However, the songwriter was specifically referring to Ghana as having people with naturally acquired intellectual ability. If we had great foresight as a nation, all these Ghanaians with mighty talents would be properly harnessed and supported, they will create a lot of progress and development for the nation.

It is a true fact that Ghana is a land of mighty talents but it is also a shame that these talents have been neglected and ignored. The gift, aptitude and natural ability of Apostle Dr. Safo Kantanka come immediately to mind. There are many talents like him. If we have to be proud of Ghana as a land of mighty talents, all efforts must be made to utilize our talents instead of just singing about them.

OF RACIAL TOLERANCE: Tolerance is the appropriation of diversity and the ability to live and let others live. It is the ability to exercise a fair and objective attitude towards those whose opinions, practices, religion, nationality and so on differ from one’s own. It also involves showing respect to the essential humanity in every person. Do you know what baffles me? The songwriter completely left out or ignored tribal or ethnic tolerance.

We continue to show hospitality to other races because that is what our national songs implore us to do, while tribalism and ethnic conflicts deepen in Ghana. As a result of this tolerance for other races, priority treatment is accorded them over Ghanaians in many spheres of our lives; at our airports, in our hotels and the manner lands are appropriated to them, sometimes for illegal purposes like “galamsey” and felling of trees for timber purposes. The national song should have encouraged tribal peace rather than ignoring it.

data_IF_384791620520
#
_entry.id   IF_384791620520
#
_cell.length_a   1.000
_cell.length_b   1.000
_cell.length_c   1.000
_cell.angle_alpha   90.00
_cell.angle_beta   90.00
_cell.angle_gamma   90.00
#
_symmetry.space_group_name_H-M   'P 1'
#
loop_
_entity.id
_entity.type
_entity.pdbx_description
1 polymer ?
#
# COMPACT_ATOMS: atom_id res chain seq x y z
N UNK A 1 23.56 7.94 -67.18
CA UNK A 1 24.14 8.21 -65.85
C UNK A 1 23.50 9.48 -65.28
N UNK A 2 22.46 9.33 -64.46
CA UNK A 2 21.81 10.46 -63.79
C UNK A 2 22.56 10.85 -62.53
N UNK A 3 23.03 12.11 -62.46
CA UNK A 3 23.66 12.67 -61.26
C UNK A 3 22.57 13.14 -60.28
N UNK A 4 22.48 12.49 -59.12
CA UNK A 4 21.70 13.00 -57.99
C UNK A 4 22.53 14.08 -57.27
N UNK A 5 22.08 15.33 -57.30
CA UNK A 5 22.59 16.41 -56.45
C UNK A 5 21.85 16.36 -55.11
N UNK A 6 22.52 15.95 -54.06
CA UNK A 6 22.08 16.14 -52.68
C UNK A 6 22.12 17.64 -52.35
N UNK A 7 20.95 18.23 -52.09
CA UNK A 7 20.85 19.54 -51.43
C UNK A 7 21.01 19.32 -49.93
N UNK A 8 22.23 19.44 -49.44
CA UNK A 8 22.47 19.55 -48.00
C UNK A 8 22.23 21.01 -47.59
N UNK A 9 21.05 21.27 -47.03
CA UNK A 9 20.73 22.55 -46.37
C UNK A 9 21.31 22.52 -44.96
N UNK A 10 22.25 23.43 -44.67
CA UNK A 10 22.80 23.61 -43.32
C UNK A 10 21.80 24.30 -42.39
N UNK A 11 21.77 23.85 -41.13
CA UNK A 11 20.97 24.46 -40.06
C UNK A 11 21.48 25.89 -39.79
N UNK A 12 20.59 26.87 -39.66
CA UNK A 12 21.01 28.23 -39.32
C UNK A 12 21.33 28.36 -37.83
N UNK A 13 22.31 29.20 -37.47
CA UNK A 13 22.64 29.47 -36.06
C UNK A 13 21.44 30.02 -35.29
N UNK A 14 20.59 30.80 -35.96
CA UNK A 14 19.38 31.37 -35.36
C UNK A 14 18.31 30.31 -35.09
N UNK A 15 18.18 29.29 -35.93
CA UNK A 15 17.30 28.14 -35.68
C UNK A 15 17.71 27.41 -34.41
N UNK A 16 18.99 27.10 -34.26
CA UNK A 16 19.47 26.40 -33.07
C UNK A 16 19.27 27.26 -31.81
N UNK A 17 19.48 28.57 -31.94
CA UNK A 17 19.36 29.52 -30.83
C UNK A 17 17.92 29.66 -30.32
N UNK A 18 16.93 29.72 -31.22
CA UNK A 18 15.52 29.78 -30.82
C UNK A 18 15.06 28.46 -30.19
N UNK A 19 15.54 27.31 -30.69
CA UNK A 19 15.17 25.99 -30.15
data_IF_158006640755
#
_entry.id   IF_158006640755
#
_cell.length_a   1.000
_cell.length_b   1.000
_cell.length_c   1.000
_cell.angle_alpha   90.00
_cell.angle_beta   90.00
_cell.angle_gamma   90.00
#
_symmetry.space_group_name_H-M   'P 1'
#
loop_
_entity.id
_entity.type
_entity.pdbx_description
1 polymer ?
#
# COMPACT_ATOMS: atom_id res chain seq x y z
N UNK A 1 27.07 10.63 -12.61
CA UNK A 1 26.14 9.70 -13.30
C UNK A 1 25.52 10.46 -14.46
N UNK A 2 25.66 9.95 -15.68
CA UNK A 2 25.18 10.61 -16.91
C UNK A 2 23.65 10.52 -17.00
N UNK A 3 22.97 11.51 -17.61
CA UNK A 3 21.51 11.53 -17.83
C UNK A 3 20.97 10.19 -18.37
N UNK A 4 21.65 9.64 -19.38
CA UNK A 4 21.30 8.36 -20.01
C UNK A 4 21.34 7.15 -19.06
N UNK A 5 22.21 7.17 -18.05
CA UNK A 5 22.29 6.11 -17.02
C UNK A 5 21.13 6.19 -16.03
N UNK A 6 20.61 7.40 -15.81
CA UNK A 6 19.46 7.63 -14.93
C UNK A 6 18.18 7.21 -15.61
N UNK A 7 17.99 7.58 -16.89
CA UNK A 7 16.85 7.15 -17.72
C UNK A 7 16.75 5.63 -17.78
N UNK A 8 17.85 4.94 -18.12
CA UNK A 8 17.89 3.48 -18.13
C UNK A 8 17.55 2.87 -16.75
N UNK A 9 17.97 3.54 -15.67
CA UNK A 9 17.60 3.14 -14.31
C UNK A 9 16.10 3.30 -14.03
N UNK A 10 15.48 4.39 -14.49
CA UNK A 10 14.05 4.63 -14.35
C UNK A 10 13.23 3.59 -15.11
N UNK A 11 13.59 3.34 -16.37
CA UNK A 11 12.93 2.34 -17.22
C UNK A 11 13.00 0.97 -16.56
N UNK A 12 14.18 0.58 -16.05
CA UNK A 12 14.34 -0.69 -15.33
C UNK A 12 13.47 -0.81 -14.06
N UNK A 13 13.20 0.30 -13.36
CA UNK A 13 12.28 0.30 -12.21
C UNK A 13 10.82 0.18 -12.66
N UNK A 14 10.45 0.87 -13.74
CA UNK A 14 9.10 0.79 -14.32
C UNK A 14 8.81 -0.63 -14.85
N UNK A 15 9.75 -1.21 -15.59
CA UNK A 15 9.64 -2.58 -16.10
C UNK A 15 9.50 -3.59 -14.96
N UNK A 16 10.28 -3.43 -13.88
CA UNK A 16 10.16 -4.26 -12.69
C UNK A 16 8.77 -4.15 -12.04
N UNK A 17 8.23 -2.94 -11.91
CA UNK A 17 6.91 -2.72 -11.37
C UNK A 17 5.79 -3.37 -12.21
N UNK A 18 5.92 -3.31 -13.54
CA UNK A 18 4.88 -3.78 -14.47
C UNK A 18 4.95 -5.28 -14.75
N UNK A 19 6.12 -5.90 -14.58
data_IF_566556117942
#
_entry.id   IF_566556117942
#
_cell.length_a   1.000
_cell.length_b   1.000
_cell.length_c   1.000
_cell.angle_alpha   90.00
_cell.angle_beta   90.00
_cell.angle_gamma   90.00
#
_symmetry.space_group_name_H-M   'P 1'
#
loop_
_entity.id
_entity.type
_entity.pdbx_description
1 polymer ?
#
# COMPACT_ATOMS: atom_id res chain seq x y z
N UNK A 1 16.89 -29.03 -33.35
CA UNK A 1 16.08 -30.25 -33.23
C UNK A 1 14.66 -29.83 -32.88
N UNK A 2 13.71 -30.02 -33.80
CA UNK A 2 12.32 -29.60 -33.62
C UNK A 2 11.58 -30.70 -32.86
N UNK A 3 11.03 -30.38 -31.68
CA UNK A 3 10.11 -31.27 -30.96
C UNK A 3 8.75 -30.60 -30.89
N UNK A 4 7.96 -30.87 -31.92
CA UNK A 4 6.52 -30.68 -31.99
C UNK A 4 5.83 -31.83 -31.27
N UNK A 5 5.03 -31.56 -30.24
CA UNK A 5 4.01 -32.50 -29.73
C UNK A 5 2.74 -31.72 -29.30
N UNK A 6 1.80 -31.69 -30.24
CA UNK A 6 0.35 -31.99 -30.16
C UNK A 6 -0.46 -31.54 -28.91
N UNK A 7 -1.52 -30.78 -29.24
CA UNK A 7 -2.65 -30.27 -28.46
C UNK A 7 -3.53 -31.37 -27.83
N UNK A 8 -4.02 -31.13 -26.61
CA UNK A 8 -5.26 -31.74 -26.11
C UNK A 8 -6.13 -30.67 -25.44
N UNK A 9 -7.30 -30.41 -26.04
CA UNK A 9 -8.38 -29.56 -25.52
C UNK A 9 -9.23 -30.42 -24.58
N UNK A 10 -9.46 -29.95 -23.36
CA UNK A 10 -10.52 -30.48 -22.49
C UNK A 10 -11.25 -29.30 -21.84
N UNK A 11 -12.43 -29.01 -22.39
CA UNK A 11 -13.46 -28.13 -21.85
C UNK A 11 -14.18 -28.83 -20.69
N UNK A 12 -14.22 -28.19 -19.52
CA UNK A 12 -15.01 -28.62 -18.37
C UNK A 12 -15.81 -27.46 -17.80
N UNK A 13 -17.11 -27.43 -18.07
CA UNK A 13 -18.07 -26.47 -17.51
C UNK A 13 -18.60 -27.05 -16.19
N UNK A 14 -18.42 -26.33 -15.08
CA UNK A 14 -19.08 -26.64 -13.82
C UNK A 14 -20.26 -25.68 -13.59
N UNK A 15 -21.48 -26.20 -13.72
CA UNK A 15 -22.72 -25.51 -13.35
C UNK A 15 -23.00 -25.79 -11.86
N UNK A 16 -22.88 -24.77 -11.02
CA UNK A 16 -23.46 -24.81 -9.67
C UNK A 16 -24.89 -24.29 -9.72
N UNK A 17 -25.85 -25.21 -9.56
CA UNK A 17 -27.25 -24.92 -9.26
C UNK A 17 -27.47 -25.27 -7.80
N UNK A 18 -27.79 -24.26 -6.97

JUSTICE AND FREEDOM: These words are inscribed in our coat of arms. Justice is considered as the first virtue of social institutions. Social justice is defined as promoting a just society by challenging injustice and valuing diversity. Justice exists when people share a common humanity and therefore have the right to equitable treatment, support for their human rights and a fair allocation of resources.

Freedom on the other hand is the right and capacity of people to determine their own actions in a community which is able to provide for the full development of human potentiality.

The songwriter indicates that Ghana is a land of justice and freedom. Do we really have justice in Ghana? What about freedom? It is clear in Ghana that there is no justice for the poor.

A hungry man, who uprooted five tubers of yams from a neighbour’s farm was sentenced for twenty-three years with hard labour. A-22-year-old boy, who stole a mobile phone from an elderly person was slammed with forty-five years in prison. However, influential persons, who commit economic crimes against the country, are one way or the other strutting in Ghana. Is this really a land of freedom and justice?

It is evident that the national song, “Ghana my happy home” has outlived its usefulness. We will be hypocrites and fickle-minded if we continue to sing the national song in the old form, unless the songwriter overhauls and edits the song to make it more realistic.